THE IMPORTANCE OF FIRST WORDS IN COMMUNICATION

Lawyers in general talk too much without focusing their ideas and as a result bore jurors. In trial this can be fatal to your case. Too often we underestimate the power of the words we use to start our communication to the jury whether it is in jury selection or opening statement. When you first stand up to speak to the jury, it is a magic moment in which you have everyone’s full attention for a short time; probably no more than thirty seconds. Too many of us waste that magic moment by what we first say. This is the moment when the jury makes an immediate first impression about you and what you say. So, don’t waste this opportunity with empty  phrases like:

  • “This is what we lawyers call an opening statement…”
  • “I appreciate the time and the attention that I know you will devote to this case today…”
  • “Opening statement is our chance to tell you what the evidence will show…”
  • “My name is James Minster, and it’s my privilege to represent Kyle Lauten…”
  • “An opening statement is like…
    —- a road map…”
    —- a recipe…”
    —- the table of contents to a book…”
    —- the cover of a jigsaw puzzle box…”

 Never underestimate the power of  an intriguing start. Our objective should be to begin strong.  Think about newspaper headlines that capture our interest first and when poorly thought out can have unintended meaning. For example here are some actual newspaper headlines that did not communicate what was intended:

  • “Police begin campaign to run down jaywalkers”
  • “Typhoon rips through cemetery; hundreds dead.”
  • “Something went wrong in plane crash, expert says”

The literary greats like Charles Dickens  began their novels with a strong  and tantalizing opening sentence because they knew the power of first words. Dickens began his novel A Tale of Two Cities with “It was the best of times, it was the worst of times, it was the age of wisdom, it was the age of foolishness…” And, the wonderful, captivating,  way in which he started  A Christmas Carol “Morley was dead: to begin with.” J. M. Berrie  began Peter Pan With “all children, except one, grow up.” Then there is the great opening line from Gabriel Garcia Marquez’s 100 Years of Solitude: “Many years later, as he faced his firing squad, Colonel Aureliano Buendia was to remember that distant afternoon when his father took him to discover ice.” From the book Swimming Lessons “Gil Coleman looked down from the first floor window of the bookshop and saw his dead wife standing on the pavement below.” These brief opening sentences capture our immediate interest and make us keep listening for an explanation. Our opening statements should have the same compelling opening words that attract attention and keep interest to learn more. In a criminal  case against Sean Combs, the defense attorney for Combs began his opening statement  like this:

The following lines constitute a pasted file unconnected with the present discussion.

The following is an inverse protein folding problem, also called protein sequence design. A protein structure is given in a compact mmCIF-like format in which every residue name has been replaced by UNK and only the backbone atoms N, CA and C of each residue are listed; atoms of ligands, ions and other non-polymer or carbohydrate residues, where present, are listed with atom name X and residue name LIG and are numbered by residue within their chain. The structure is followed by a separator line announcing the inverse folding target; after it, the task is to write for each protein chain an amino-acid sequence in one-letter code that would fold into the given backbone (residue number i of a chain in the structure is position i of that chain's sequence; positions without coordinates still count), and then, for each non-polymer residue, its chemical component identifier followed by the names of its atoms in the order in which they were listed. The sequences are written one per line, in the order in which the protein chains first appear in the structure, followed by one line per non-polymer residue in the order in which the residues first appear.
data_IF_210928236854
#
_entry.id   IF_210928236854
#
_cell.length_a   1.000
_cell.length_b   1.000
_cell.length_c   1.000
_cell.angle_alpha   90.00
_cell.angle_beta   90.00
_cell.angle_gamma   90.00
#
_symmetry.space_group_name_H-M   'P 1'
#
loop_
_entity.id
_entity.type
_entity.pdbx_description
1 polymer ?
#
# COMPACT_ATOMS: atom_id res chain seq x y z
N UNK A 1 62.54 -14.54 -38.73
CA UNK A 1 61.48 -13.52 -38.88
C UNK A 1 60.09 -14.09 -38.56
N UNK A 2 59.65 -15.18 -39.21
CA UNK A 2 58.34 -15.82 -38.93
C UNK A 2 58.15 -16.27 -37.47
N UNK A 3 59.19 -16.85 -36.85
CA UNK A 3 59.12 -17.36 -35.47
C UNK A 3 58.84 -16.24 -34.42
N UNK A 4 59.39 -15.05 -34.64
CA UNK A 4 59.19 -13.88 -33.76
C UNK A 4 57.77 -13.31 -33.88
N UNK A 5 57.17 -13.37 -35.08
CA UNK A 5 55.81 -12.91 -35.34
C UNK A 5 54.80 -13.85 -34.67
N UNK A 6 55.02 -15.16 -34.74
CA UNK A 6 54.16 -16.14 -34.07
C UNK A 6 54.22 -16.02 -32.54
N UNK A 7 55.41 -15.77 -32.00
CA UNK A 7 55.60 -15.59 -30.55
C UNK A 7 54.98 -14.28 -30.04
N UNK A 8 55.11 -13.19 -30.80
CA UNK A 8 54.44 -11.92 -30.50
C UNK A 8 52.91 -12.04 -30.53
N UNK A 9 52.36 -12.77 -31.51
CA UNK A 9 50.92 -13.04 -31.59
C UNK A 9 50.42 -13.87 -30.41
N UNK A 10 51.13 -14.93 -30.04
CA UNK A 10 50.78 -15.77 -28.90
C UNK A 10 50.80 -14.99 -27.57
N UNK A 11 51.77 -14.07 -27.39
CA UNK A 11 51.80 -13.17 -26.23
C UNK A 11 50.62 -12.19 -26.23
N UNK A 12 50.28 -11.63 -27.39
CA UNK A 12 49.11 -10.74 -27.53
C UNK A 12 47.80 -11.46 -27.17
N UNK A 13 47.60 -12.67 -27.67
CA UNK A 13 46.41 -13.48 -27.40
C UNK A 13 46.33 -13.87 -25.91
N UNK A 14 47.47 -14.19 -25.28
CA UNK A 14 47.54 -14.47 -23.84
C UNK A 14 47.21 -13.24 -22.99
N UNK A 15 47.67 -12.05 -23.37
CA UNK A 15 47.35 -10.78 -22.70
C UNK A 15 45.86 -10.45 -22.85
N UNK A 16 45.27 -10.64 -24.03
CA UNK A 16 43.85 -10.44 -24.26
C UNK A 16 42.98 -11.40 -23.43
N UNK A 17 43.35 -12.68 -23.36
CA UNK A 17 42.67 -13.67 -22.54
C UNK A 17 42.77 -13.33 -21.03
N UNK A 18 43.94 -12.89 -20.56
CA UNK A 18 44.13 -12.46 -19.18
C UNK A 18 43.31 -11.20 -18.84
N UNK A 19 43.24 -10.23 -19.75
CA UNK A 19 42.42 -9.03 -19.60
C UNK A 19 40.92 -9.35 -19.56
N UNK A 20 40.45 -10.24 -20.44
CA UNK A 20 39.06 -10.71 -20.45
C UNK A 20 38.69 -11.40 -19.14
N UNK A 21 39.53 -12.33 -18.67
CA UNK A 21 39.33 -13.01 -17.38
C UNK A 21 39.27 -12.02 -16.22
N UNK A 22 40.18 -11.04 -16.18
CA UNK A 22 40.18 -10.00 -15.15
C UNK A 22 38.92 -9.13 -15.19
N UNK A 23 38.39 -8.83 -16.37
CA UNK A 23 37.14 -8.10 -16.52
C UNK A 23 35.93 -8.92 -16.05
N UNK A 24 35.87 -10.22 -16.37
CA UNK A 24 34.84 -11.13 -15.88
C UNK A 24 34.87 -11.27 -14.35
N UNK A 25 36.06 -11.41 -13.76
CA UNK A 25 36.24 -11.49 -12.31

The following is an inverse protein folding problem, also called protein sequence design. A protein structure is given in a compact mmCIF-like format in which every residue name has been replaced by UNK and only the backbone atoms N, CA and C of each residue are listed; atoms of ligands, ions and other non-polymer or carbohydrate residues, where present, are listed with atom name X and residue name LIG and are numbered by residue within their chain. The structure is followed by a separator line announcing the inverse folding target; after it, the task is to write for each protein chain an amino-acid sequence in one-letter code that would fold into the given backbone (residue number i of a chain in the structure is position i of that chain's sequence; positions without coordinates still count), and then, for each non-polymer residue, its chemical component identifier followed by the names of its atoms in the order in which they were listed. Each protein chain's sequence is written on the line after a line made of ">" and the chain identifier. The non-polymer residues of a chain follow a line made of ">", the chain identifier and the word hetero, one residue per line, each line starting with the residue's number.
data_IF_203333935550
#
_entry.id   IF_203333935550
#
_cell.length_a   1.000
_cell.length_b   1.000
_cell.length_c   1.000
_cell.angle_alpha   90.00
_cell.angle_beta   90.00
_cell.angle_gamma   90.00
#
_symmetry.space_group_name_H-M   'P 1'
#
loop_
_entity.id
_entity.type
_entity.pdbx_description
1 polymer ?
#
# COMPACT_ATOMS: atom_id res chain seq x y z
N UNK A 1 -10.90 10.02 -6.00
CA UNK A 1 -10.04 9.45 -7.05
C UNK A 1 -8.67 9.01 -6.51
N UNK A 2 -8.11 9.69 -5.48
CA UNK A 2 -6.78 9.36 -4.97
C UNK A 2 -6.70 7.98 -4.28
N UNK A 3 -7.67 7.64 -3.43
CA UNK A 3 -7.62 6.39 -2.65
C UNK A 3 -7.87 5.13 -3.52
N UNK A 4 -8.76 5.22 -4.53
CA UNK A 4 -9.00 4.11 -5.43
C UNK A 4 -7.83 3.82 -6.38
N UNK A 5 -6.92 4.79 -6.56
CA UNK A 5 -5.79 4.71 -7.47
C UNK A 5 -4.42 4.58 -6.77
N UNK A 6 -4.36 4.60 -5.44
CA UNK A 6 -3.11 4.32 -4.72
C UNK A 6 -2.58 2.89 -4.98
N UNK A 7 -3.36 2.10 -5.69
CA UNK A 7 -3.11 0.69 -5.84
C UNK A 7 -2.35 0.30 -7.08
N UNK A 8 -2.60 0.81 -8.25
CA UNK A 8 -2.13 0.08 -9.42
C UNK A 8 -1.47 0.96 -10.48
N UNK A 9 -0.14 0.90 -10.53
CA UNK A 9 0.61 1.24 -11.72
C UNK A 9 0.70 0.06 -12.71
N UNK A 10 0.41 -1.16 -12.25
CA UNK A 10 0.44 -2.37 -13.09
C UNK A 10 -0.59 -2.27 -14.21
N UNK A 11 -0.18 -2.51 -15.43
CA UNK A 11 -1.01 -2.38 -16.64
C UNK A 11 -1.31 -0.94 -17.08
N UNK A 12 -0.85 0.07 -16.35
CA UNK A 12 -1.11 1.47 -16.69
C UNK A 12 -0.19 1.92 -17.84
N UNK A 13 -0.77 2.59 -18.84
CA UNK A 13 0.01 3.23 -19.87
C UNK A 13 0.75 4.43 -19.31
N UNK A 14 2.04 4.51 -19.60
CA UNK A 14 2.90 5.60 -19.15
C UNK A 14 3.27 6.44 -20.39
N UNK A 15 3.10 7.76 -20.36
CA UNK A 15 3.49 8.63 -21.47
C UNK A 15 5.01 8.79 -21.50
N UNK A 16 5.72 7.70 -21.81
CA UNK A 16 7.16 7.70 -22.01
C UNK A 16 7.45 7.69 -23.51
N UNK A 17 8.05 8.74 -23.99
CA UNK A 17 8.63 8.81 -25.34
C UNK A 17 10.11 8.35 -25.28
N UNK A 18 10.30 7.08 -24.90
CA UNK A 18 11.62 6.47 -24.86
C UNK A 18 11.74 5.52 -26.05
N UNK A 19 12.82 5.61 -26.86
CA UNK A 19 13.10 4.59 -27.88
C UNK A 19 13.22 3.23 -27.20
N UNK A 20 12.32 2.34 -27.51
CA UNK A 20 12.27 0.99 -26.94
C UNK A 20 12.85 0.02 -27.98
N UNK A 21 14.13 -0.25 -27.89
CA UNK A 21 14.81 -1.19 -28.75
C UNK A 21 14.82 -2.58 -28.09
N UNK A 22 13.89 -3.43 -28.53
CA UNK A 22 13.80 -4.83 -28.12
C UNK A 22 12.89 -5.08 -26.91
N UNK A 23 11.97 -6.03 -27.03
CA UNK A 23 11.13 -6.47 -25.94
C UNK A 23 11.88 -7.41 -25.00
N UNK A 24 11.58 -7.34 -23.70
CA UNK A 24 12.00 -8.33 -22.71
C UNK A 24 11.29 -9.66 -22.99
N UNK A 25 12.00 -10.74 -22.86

“Ladies and gentlemen, this is Sean “Puff Daddy.” You can call him Sean, you can call him Mr. Combs, you can call him Puff Daddy, or even just plain call him Puffy, but what you cannot do in this case, you cannot call him guilty, because from the facts, from the evidence, from the law, you will conclude that he is not guilty. It’s that simple.”

The idea of an opening theme is consistent with this same principle. Think of opening phrases like following which are from  Trial Preparation Tools by Beth D. Osowski

  1. This is a case about..
  2. The surgery was supposed to be routine.
  3. The plaintiff had a very unlucky day
  4. The corporation said “trust me” when it invited Mary into its doors.
  5. The fewer the years remaining, the more precious each one is.
  6. Napoleon Bonaparte was reported to have said, “If you wish to be a success in the world, promise everything, deliver nothing.”

James McElhaney is a gifted teacher of trial lawyer skills. Here’s one example he has given for what he calls “inviting the jury to come to the scene” and  note the captivating way he begins:

“I want  you to come with me to Erie, Pa. You are going to visit the Federal Motors Axle Factory on the shore o lake Erie – the oldest axle factory in the United  States. You are going to see them make the key part of an automobile – the defective rear axle that was  installed  in the car that killed Sandra Wilson.”

Or he points out you can also put the jury at the scene like this:

“Ladies and gentlemen, you are standing on the corner of Ninth and Euclid in Cleveland, Ohio. You are about to see a city bus run down a little girl while she is crossing the street with her mother.”

David  Ball’s recommendation for the opening statement format looks substantially like this:

“A driver is required to watch the road and see what is to be seen. If the driver does not, even for an instant, and someone is hurt, the driver is responsible for the harm. Now let me tell you the story of what happened here. Let me take you back to November of 2016 on I-5 freeway at the Federal Way exit where the cars are going South.”

The basics for a good opening statement are (1) start strong with an attention getting opening (2) present it as a story in the present tense and (3) tell the story about the antagonist – defendant’s actions. Trials are morality plays of right and wrong so tell your client’s story with that in mind.

This entry was posted in Opening statement. Bookmark the permalink.

Leave a Reply

Your email address will not be published. Required fields are marked *